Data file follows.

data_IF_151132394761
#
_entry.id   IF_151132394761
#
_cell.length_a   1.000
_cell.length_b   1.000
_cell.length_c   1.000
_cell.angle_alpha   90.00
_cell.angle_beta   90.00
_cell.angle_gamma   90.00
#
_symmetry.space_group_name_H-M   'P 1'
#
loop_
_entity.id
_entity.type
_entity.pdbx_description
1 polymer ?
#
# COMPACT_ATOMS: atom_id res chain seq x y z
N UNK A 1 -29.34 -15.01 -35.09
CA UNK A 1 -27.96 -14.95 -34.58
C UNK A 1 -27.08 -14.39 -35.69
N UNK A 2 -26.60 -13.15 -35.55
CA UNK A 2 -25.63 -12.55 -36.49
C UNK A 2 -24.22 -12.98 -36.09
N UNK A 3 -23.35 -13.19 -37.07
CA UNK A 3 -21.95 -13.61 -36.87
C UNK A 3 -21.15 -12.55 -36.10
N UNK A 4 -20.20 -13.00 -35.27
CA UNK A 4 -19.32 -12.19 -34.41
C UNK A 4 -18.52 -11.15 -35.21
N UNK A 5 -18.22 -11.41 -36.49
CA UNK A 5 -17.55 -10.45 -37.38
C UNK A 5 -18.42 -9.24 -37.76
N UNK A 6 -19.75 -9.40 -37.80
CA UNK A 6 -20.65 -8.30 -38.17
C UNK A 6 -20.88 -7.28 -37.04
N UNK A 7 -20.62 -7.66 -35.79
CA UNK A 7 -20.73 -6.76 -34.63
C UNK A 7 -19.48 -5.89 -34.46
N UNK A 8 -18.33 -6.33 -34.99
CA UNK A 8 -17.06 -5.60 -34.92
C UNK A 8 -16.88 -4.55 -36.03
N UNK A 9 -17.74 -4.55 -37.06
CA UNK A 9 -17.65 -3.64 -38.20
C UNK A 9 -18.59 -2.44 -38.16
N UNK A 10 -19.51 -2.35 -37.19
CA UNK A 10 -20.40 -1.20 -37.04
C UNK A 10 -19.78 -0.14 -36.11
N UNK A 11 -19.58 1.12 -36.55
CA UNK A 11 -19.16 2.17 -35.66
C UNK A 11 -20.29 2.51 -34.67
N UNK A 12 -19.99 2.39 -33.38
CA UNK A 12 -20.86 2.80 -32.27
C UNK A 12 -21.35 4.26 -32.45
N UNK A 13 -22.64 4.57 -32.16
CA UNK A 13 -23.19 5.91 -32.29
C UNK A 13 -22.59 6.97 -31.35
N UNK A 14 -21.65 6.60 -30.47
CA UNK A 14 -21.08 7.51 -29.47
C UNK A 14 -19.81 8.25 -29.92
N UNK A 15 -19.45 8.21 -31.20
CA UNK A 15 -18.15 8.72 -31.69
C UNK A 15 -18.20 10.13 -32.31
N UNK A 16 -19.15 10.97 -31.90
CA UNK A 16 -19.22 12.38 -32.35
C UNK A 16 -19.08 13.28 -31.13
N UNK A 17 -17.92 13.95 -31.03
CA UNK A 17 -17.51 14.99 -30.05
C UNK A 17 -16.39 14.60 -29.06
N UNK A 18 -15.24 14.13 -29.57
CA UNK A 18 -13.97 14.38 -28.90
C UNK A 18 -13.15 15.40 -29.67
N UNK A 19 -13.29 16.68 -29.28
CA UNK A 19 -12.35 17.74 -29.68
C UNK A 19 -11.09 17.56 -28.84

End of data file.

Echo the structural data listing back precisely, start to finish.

data_IF_151132394761
#
_entry.id   IF_151132394761
#
_cell.length_a   1.000
_cell.length_b   1.000
_cell.length_c   1.000
_cell.angle_alpha   90.00
_cell.angle_beta   90.00
_cell.angle_gamma   90.00
#
_symmetry.space_group_name_H-M   'P 1'
#
loop_
_entity.id
_entity.type
_entity.pdbx_description
1 polymer ?
#
# COMPACT_ATOMS: atom_id res chain seq x y z
N UNK A 1 -29.34 -15.01 -35.09
CA UNK A 1 -27.96 -14.95 -34.58
C UNK A 1 -27.08 -14.39 -35.69
N UNK A 2 -26.60 -13.15 -35.55
CA UNK A 2 -25.63 -12.55 -36.49
C UNK A 2 -24.22 -12.98 -36.09
N UNK A 3 -23.35 -13.19 -37.07
CA UNK A 3 -21.95 -13.61 -36.87
C UNK A 3 -21.15 -12.55 -36.10
N UNK A 4 -20.20 -13.00 -35.27
CA UNK A 4 -19.32 -12.19 -34.41
C UNK A 4 -18.52 -11.15 -35.21
N UNK A 5 -18.22 -11.41 -36.49
CA UNK A 5 -17.55 -10.45 -37.38
C UNK A 5 -18.42 -9.24 -37.76
N UNK A 6 -19.75 -9.40 -37.80
CA UNK A 6 -20.65 -8.30 -38.17
C UNK A 6 -20.88 -7.28 -37.04
N UNK A 7 -20.62 -7.66 -35.79
CA UNK A 7 -20.73 -6.76 -34.63
C UNK A 7 -19.48 -5.89 -34.46
N UNK A 8 -18.33 -6.33 -34.99
CA UNK A 8 -17.06 -5.60 -34.92
C UNK A 8 -16.88 -4.55 -36.03
N UNK A 9 -17.74 -4.55 -37.06
CA UNK A 9 -17.65 -3.64 -38.20
C UNK A 9 -18.59 -2.44 -38.16
N UNK A 10 -19.51 -2.35 -37.19
CA UNK A 10 -20.40 -1.20 -37.04
C UNK A 10 -19.78 -0.14 -36.11
N UNK A 11 -19.58 1.12 -36.55
CA UNK A 11 -19.16 2.17 -35.66
C UNK A 11 -20.29 2.51 -34.67
N UNK A 12 -19.99 2.39 -33.38
CA UNK A 12 -20.86 2.80 -32.27
C UNK A 12 -21.35 4.26 -32.45
N UNK A 13 -22.64 4.57 -32.16
CA UNK A 13 -23.19 5.91 -32.29
C UNK A 13 -22.59 6.97 -31.35
N UNK A 14 -21.65 6.60 -30.47
CA UNK A 14 -21.08 7.51 -29.47
C UNK A 14 -19.81 8.25 -29.92
N UNK A 15 -19.45 8.21 -31.20
CA UNK A 15 -18.15 8.72 -31.69
C UNK A 15 -18.20 10.13 -32.31
N UNK A 16 -19.15 10.97 -31.90
CA UNK A 16 -19.22 12.38 -32.35
C UNK A 16 -19.08 13.28 -31.13
N UNK A 17 -17.92 13.95 -31.03
CA UNK A 17 -17.51 14.99 -30.05
C UNK A 17 -16.39 14.60 -29.06
N UNK A 18 -15.24 14.13 -29.57
CA UNK A 18 -13.97 14.38 -28.90
C UNK A 18 -13.15 15.40 -29.67
N UNK A 19 -13.29 16.68 -29.28
CA UNK A 19 -12.35 17.74 -29.68
C UNK A 19 -11.09 17.56 -28.84